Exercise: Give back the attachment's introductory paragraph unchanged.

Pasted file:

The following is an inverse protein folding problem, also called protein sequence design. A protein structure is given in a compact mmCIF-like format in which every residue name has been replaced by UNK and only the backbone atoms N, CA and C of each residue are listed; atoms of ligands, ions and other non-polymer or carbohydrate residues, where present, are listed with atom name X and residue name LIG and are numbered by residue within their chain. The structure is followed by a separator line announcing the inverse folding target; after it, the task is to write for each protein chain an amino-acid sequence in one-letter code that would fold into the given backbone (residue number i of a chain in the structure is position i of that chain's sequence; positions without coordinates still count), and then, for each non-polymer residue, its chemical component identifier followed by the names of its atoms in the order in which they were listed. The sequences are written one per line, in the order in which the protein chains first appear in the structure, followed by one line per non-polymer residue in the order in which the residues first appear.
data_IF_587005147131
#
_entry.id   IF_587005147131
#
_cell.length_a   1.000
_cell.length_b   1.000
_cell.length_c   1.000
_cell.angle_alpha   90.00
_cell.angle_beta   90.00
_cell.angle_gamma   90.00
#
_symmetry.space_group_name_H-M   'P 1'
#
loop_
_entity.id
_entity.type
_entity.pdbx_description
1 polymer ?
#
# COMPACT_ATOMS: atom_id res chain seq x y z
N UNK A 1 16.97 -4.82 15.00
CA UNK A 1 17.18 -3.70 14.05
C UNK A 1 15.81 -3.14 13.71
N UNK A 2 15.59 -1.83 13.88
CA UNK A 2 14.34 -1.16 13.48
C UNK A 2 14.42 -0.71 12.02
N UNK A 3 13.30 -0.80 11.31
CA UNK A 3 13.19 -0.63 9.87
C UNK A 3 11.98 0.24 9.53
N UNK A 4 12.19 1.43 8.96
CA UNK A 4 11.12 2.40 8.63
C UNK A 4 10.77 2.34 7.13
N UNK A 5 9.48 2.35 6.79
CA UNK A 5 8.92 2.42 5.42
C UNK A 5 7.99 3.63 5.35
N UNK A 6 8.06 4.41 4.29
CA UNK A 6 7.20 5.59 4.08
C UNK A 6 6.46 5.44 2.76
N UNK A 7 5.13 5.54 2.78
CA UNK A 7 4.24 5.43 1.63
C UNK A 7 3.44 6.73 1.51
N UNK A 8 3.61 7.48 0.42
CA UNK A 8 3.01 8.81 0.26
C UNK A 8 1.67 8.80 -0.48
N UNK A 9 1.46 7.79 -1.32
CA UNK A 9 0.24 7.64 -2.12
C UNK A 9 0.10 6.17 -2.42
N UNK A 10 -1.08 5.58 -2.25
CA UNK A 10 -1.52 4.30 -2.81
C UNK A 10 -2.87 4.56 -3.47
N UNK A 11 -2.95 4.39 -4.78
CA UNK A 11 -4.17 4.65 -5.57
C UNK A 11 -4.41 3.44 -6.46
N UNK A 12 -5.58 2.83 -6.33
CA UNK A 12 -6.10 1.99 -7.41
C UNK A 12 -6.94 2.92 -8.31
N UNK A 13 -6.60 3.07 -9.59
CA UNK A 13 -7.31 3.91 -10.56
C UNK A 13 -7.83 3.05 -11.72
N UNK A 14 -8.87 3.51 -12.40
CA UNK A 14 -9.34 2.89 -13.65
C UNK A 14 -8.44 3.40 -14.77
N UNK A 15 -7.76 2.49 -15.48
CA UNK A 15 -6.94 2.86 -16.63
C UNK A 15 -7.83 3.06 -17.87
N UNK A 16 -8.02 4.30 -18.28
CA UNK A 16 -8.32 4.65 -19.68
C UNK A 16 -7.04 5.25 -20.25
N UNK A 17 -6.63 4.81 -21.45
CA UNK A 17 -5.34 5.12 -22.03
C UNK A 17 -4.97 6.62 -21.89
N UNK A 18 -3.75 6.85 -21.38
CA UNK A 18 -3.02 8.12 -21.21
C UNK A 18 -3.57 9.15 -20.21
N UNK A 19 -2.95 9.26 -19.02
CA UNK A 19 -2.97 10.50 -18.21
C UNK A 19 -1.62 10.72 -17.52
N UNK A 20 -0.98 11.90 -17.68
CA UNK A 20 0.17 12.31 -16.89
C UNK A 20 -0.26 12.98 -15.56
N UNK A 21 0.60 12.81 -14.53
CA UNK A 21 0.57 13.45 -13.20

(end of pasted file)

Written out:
The following is an inverse protein folding problem, also called protein sequence design. A protein structure is given in a compact mmCIF-like format in which every residue name has been replaced by UNK and only the backbone atoms N, CA and C of each residue are listed; atoms of ligands, ions and other non-polymer or carbohydrate residues, where present, are listed with atom name X and residue name LIG and are numbered by residue within their chain. The structure is followed by a separator line announcing the inverse folding target; after it, the task is to write for each protein chain an amino-acid sequence in one-letter code that would fold into the given backbone (residue number i of a chain in the structure is position i of that chain's sequence; positions without coordinates still count), and then, for each non-polymer residue, its chemical component identifier followed by the names of its atoms in the order in which they were listed. The sequences are written one per line, in the order in which the protein chains first appear in the structure, followed by one line per non-polymer residue in the order in which the residues first appear.